China's Kuafu-1 satellite takes first photo of Sun showing November 11 flares

November 25, 2022  10:19

China's Kuafu-1 satellite, designed to study the Sun and space weather, has sent the first X-ray image of the Sun back to Earth. In the picture you can see the solar flares that happened on November 11.

The satellite used hard X-ray modulation (HXI) equipment to obtain this image, Xinhua news agency reported, citing data from the Chinese Academy of Sciences.

In this photo, Kuafu-1 captured the M-class flares.

sun-kuafu-1.jpg (128 KB)

According to the scientists of the mission, the device is still in the testing stage, but it can be noticed now as well that it has a very good visualization effect. In the resulting photos, scientists can identify the details of solar flares and the delicate structure of the Sun.

Kuafu-1 mission

Let us remind that on October 9, China successfully launched the Kuafu-1—weighing 888 kilograms—into the target orbit in a sun-synchronous orbit about 720 kilometers above Earth.

The device's official name is Advanced Space-based Solar Observatory (ASO-S), and Kuafu-1 is nicknamed after a giant from ancient Chinese mythology who chased the Sun and hoped to catch it.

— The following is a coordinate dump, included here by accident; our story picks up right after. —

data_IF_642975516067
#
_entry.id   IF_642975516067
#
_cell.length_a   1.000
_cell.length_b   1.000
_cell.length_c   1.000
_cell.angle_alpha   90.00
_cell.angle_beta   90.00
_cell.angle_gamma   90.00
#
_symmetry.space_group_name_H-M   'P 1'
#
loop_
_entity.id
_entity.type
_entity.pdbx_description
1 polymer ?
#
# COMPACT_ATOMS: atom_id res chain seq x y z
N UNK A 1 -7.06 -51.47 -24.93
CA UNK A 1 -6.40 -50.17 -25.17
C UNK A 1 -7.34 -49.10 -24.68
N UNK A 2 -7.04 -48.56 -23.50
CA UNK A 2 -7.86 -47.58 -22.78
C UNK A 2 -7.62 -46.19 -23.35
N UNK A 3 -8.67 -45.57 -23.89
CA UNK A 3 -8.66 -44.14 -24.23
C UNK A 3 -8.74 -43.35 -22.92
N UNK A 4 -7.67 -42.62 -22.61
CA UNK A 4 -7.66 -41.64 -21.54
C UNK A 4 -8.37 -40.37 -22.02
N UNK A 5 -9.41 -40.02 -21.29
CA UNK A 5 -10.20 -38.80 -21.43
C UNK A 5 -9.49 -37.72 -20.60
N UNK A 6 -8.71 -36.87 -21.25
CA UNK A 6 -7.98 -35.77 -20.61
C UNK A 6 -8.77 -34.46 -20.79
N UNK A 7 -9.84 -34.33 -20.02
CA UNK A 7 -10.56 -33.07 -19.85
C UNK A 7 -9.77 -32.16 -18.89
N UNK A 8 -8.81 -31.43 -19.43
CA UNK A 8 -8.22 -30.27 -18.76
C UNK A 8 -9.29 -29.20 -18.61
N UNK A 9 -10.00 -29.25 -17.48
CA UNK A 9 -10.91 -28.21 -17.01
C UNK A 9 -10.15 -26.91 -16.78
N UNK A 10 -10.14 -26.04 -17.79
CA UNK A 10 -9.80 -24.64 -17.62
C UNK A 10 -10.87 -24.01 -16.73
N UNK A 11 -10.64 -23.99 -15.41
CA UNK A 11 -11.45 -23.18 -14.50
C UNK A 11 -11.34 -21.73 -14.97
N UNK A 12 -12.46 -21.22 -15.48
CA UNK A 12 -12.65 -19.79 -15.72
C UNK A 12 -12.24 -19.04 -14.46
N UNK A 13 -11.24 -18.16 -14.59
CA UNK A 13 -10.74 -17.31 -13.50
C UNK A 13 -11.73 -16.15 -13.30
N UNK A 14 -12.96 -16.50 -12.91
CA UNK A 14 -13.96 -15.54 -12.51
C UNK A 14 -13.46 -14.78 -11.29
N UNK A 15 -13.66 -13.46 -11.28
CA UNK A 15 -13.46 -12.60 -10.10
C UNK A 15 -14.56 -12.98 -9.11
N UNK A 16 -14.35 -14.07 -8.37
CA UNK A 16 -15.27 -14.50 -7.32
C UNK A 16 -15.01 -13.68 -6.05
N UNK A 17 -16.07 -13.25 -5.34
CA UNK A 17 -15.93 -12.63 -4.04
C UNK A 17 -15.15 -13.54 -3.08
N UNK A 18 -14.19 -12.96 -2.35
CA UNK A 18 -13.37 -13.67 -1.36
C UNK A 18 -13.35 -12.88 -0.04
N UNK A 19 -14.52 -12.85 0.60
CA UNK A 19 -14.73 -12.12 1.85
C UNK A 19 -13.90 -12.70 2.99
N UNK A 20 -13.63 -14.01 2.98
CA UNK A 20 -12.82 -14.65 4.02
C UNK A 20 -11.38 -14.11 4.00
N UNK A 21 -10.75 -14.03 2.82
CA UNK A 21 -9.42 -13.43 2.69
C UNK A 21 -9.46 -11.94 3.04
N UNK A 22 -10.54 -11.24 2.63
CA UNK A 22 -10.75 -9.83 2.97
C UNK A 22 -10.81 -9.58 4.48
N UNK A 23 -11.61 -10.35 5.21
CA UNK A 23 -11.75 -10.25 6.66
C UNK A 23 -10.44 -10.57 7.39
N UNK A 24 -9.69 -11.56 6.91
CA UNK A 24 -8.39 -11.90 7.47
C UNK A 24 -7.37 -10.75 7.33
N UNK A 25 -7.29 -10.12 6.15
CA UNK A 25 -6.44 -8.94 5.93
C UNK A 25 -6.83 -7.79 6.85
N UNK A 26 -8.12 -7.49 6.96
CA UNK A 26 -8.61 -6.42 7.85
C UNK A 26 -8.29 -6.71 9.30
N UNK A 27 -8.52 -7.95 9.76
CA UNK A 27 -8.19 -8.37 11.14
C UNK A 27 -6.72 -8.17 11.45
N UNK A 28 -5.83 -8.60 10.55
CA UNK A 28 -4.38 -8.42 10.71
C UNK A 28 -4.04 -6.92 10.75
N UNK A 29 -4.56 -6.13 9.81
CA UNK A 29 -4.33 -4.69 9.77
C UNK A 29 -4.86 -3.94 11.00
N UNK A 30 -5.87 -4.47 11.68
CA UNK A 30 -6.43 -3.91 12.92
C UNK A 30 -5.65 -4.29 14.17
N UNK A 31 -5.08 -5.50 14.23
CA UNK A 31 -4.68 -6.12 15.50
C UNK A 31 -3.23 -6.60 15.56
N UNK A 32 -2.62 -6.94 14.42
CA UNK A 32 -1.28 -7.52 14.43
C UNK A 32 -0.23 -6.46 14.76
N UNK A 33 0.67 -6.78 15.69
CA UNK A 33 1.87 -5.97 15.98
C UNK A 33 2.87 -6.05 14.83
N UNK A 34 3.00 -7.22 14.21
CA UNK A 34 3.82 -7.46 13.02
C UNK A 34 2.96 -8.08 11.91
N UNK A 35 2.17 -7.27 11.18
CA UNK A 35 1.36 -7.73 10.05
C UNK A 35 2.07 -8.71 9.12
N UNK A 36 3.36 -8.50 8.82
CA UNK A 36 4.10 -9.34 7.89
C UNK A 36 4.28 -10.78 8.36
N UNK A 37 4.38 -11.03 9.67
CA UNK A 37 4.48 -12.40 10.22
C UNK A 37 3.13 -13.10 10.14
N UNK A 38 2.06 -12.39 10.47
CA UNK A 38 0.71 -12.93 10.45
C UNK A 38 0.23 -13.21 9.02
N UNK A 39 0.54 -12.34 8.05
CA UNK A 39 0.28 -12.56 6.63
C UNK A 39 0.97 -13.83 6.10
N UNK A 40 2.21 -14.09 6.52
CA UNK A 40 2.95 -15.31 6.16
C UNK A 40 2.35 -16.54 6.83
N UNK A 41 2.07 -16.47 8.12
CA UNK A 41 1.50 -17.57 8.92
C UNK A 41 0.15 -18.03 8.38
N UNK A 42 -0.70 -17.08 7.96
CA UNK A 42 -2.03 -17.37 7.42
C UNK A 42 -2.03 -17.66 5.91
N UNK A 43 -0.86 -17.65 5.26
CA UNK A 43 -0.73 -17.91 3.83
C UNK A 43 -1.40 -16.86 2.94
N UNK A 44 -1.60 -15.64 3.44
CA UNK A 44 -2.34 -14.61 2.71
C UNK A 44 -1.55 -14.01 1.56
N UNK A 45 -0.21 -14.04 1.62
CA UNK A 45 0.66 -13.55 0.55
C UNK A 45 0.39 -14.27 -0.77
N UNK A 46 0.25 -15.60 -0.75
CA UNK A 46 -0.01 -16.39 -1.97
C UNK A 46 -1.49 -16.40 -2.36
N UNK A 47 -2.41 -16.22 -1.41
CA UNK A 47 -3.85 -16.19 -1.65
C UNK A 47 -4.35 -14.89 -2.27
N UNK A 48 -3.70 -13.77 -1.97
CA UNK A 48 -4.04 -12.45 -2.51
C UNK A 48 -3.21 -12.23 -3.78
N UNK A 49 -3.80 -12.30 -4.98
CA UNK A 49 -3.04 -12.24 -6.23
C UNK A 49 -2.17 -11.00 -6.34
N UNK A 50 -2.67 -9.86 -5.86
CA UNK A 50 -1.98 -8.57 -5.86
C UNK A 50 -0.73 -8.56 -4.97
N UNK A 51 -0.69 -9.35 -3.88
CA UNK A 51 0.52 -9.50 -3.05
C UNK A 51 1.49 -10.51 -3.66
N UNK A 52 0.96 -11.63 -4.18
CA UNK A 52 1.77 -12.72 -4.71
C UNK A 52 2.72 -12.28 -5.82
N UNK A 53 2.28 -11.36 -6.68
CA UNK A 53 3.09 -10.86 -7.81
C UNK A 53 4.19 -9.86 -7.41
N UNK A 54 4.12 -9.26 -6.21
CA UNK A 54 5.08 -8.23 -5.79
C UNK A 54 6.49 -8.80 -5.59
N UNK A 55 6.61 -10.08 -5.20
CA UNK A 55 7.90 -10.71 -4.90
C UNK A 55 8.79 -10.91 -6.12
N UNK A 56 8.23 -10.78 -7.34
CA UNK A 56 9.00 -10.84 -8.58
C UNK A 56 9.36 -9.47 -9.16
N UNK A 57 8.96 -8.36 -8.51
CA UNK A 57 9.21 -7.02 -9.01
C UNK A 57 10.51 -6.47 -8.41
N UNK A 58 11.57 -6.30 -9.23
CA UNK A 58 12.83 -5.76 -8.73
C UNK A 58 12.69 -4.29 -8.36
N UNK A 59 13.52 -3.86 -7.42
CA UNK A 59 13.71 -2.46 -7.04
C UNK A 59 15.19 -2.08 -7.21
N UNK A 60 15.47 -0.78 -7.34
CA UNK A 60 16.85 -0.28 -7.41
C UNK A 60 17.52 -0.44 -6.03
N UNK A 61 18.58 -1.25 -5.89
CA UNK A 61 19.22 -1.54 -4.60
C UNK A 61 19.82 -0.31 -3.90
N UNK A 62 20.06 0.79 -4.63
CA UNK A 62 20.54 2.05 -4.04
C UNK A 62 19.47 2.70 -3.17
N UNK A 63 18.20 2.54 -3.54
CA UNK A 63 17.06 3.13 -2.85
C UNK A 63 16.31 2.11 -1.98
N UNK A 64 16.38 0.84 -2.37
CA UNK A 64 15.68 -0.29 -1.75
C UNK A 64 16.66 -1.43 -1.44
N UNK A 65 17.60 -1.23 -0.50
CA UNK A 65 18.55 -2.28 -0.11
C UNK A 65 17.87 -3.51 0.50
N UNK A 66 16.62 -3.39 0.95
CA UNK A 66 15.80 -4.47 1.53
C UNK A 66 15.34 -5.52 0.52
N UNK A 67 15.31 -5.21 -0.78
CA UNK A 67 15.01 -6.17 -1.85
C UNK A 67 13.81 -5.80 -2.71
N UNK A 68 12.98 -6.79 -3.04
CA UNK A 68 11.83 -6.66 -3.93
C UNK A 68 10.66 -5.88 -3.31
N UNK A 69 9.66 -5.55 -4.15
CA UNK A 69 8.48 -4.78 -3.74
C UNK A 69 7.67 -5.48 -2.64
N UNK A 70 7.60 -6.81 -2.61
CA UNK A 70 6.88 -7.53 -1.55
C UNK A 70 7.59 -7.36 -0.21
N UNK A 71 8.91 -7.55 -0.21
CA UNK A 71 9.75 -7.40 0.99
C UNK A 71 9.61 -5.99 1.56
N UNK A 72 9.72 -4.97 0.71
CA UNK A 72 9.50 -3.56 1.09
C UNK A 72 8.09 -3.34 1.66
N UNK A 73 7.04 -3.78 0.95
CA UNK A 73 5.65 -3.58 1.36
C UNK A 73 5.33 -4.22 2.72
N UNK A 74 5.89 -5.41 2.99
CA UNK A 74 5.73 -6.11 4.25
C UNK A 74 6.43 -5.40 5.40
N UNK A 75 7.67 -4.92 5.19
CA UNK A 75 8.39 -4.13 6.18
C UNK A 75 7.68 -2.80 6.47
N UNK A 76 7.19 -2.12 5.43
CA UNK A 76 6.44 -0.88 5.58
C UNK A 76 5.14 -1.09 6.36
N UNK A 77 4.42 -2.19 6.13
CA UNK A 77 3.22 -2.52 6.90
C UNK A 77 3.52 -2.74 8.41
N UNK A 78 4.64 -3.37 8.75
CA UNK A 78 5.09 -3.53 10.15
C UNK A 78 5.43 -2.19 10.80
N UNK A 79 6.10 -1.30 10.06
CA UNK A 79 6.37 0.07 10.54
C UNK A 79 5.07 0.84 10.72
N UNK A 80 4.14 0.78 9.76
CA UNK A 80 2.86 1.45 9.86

Using three instruments, the device will spend at least four years studying the Sun's magnetic field, solar flares, and coronal mass ejections—the explosions of plasma that fly away at high speeds after breaking away from the Sun.

These studies are very important because both solar flares and coronal mass ejections can affect Earth. Powerful coronal mass ejections, for example, can cause geomagnetic storms that can disrupt power grids, radio communications, and GPS navigation.

The satellite is expected to operate 96% of the year and transmit data to ground stations in the Chinese cities of Sanya, Kashgar and Beijing, which in turn will transmit the data to an analysis center of the Zijinshan Astronomical Observatory of China.

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